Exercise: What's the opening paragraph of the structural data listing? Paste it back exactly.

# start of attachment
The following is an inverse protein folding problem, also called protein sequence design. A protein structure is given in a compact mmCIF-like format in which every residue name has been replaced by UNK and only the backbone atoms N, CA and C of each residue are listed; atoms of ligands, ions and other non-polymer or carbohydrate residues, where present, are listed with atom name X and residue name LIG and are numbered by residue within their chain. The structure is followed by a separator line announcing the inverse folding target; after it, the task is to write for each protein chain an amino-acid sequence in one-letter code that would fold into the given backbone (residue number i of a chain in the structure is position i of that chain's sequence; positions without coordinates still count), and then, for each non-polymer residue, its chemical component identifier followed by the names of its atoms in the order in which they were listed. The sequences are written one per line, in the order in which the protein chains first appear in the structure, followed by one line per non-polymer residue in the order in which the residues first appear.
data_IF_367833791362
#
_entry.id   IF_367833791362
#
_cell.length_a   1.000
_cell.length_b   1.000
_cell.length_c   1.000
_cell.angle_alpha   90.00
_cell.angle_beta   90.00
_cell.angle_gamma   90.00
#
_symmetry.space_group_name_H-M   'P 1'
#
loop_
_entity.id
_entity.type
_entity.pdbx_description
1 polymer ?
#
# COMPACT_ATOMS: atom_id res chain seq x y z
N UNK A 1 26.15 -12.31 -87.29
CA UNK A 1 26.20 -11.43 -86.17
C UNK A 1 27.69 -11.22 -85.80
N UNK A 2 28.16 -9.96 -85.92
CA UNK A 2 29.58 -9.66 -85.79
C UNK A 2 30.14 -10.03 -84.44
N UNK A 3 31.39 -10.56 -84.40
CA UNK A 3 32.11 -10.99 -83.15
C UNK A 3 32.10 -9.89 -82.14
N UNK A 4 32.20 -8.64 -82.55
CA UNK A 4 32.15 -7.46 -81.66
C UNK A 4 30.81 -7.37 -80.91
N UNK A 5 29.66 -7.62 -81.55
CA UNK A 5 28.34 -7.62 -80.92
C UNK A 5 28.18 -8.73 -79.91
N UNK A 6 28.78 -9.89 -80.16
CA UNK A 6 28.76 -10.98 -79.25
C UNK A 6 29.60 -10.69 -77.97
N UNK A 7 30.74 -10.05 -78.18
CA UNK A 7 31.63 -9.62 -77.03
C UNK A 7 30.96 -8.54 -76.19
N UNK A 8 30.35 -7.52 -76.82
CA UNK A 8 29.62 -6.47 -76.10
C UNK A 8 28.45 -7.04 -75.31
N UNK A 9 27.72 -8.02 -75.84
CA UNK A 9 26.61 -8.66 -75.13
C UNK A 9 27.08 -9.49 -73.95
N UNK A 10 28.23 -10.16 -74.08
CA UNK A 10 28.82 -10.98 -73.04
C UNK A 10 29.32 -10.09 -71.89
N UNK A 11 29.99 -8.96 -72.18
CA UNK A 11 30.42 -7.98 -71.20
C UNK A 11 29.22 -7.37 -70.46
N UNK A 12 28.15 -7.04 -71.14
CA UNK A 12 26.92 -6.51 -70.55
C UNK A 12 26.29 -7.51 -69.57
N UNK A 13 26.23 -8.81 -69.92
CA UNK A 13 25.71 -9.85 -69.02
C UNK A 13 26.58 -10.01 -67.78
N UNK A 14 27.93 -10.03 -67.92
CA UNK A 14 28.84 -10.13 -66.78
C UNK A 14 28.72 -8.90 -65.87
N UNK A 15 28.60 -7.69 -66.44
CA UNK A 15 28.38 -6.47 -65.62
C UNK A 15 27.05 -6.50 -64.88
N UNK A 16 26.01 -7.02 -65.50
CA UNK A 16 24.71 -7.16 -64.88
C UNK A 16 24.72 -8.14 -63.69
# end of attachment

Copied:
The following is an inverse protein folding problem, also called protein sequence design. A protein structure is given in a compact mmCIF-like format in which every residue name has been replaced by UNK and only the backbone atoms N, CA and C of each residue are listed; atoms of ligands, ions and other non-polymer or carbohydrate residues, where present, are listed with atom name X and residue name LIG and are numbered by residue within their chain. The structure is followed by a separator line announcing the inverse folding target; after it, the task is to write for each protein chain an amino-acid sequence in one-letter code that would fold into the given backbone (residue number i of a chain in the structure is position i of that chain's sequence; positions without coordinates still count), and then, for each non-polymer residue, its chemical component identifier followed by the names of its atoms in the order in which they were listed. The sequences are written one per line, in the order in which the protein chains first appear in the structure, followed by one line per non-polymer residue in the order in which the residues first appear.